10 March 2010

Before the Rutan Voyager: The BD-2 LOVE ONE

Although he had his career begin at North American Aviation, Jim Bede's real passion was for light aircraft- more importantly, light aircraft that were within the reach of most Americans at a time when ownership of even a two-seat Cessna or Piper was out of reach for most private pilots. In 1961 Jim Bede formed Bede Aviation to produce the BD-1, a two seat low wing monoplane that would be kit built, something that had never been tried before in the general aviation market. Changes in the business plan at the time pushed him to offer the BD-1 as a fully-built aircraft instead of a kitplane. The new company was called American Aviation but a conflict between Jim Bede and the shareholders resulted in Bede being forced to relinquish leadership of his company. The BD-1 became the AA-1 Yankee with Russ Meyer as its president. Russ Meyer would later go on to become president of Cessna and American Aviation was acquired by Grumman in 1972 and the AA-1 would set the pattern for a series of light planes from the company in the 1970s.

Jim Bede, however, decided to refocus his efforts on one of his other aviation dreams- to fly around the world, solo, nonstop, and without refueling. Long before Burt Rutan's Voyager accomplished the same feat but with two pilots in 1986, Jim Bede started work on his aircraft twenty years earlier in 1966.

Using a Schweizer 2-32 sailplane as the basis for what he called the BD-2, he fitted it with a modified 225-horsepower Continental IO-360 six-cylinder piston engine in the nose that could run the prop at low power levels. The wings were sealed to form a large fuel tank and special wingtips were added to the BD-2 to increase the aspect ratio of the wing, increase its fuel capacity and ease ground handling. Additional fuel tanks were built into the fuselage as well. During the flight tests, Jim Bede demonstrated that at 20,000 feet, the BD-2 could cruise at 135 mph using only 20 horsepower which amounted to an impressively low rate of fuel consumption. With a takeoff weight of 3,000 lbs, it was an impressive feat of creative engineering.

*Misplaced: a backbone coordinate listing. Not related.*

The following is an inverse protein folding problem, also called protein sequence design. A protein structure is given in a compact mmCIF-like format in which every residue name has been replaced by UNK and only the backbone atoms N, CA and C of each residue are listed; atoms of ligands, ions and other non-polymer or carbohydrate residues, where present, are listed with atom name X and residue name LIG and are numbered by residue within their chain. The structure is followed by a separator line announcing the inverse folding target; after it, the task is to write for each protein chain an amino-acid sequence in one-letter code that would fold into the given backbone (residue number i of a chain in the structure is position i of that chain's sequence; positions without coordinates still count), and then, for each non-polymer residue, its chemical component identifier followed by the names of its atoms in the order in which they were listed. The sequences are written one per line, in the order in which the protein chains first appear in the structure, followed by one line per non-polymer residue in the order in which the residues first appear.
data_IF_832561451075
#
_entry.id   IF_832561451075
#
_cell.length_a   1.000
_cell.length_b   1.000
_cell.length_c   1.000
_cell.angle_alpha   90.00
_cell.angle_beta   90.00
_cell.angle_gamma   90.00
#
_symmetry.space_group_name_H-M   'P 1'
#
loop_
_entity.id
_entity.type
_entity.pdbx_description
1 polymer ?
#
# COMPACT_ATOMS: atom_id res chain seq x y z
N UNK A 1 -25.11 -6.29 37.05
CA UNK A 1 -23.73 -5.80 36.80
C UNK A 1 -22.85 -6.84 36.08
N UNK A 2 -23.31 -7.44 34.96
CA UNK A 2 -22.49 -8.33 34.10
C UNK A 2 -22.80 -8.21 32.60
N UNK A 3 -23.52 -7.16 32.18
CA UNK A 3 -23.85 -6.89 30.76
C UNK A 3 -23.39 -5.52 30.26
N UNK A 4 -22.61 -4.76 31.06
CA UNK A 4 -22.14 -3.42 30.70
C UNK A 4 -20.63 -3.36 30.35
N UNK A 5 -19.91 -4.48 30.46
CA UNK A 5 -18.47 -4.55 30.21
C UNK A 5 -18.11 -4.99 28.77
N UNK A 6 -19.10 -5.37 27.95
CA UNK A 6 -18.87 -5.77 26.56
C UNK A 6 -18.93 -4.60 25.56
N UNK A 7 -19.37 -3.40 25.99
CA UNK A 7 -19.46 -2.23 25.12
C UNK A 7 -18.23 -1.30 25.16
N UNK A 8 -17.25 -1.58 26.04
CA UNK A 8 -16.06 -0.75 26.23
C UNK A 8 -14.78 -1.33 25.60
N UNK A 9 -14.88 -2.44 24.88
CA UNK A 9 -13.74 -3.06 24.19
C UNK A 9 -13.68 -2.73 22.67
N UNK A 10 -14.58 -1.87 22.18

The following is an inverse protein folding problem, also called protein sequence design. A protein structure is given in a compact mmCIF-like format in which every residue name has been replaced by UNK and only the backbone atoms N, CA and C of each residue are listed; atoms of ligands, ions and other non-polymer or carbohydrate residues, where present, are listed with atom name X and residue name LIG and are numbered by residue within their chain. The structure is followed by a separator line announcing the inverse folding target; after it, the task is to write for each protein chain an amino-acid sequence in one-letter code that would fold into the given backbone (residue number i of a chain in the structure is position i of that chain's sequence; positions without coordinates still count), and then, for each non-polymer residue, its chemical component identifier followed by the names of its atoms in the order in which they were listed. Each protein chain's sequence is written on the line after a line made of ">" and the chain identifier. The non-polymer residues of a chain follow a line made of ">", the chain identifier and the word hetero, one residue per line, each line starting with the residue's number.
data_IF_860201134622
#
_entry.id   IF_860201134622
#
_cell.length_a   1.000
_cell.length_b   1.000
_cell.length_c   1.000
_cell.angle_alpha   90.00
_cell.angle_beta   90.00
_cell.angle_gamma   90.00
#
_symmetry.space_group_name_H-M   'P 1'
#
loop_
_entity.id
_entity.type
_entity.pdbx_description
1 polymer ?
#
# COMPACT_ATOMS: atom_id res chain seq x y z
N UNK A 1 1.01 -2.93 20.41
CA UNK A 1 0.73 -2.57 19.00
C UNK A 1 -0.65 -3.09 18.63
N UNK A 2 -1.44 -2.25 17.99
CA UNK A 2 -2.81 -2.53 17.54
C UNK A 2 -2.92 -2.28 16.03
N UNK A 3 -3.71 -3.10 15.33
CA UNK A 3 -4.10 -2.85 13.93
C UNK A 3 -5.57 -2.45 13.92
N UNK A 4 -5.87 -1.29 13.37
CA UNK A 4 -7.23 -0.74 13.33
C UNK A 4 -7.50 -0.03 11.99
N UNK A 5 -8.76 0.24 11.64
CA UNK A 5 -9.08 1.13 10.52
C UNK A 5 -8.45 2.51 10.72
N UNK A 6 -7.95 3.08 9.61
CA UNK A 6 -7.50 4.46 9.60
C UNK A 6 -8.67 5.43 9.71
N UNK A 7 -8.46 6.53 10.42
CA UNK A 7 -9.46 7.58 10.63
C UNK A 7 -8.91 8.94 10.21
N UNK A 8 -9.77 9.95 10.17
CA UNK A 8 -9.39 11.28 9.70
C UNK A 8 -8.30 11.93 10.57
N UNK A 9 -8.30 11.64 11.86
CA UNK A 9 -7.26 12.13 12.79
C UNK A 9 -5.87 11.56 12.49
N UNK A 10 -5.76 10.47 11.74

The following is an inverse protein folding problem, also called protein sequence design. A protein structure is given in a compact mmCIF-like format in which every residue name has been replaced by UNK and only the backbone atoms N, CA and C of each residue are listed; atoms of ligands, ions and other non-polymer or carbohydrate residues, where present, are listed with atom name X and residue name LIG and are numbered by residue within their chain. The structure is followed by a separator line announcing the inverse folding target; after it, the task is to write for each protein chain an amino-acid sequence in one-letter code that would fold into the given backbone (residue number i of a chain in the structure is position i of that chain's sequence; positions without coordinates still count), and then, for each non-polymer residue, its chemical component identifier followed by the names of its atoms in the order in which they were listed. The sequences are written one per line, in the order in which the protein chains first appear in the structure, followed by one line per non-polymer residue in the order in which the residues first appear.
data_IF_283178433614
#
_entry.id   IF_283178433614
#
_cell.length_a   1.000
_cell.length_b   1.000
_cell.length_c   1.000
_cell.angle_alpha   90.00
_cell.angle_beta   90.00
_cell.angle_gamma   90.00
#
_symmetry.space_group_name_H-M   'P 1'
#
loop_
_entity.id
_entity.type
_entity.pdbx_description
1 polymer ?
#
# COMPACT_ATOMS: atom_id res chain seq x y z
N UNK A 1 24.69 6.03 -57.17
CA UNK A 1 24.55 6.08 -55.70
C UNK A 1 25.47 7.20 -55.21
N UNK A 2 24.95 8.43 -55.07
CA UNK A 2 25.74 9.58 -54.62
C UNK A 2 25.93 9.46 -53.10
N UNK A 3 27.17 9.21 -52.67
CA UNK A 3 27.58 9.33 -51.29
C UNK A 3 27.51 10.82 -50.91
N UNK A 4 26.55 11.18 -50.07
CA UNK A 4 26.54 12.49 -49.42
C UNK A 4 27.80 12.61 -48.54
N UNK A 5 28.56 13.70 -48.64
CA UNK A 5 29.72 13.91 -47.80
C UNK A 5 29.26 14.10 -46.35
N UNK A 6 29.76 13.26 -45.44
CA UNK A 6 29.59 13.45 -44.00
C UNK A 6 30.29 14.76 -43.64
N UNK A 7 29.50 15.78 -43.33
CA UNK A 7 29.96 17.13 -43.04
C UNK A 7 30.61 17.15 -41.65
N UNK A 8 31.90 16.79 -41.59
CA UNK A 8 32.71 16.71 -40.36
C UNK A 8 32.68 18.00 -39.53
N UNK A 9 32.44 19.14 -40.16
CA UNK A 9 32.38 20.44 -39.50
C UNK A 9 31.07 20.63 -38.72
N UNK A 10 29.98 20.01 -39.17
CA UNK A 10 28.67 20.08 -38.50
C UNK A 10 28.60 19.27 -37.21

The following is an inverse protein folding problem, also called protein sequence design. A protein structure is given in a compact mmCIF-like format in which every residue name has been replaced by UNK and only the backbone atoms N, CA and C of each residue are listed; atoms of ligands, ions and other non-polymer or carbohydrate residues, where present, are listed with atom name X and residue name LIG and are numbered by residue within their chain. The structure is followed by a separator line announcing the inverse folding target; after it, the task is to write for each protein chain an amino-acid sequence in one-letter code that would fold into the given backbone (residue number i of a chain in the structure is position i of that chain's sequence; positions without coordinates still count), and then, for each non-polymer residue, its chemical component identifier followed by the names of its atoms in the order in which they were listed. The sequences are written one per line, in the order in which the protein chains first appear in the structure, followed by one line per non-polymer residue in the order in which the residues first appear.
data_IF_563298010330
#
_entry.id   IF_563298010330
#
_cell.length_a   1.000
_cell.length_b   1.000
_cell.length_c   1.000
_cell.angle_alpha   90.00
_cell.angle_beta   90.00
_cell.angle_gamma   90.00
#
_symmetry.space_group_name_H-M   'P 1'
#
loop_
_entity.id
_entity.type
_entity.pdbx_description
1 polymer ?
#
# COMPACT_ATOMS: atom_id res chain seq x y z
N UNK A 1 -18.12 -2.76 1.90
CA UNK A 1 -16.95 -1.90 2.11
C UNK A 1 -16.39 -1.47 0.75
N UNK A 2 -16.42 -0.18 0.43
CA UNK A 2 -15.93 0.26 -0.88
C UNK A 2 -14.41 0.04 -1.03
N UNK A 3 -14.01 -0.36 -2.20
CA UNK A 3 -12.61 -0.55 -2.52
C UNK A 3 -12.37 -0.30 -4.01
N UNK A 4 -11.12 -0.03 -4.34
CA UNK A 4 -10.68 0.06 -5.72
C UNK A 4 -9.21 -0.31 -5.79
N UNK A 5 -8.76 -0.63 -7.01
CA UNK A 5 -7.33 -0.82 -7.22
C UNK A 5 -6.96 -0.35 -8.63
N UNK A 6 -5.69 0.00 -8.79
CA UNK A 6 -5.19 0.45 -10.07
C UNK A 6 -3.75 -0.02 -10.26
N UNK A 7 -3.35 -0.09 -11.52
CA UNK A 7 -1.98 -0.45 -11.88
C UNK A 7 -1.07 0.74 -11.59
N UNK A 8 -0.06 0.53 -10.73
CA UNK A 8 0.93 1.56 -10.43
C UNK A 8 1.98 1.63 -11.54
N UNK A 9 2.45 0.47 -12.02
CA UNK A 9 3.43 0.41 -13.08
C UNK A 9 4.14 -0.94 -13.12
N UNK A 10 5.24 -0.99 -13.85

Bede christened the BD-2 "LOVE ONE" for Low Orbit Very Efficiently No.1" and managed to stay aloft in the BD-2 for over 70 hours flying back and forth between Kansas City and Columbus, Ohio in 1969 before an electrical fault ended his flight having only covered 9,000 miles- while short of what a global circumnavigation would have entailed, it was still an impressive feat for such a small aircraft.

He never attempted the round-the-world flight in the BD-2, having gone back to his ideas of kitplanes. With the more successful BD-4 and BD-5 designs, he would go on to fame as creating the modern kitplane market.

Source: Air Enthusiast, Volume 4, Number 2, February 1972. "Mr. Bede's Dreamboat" by John Fricker, p69-72.

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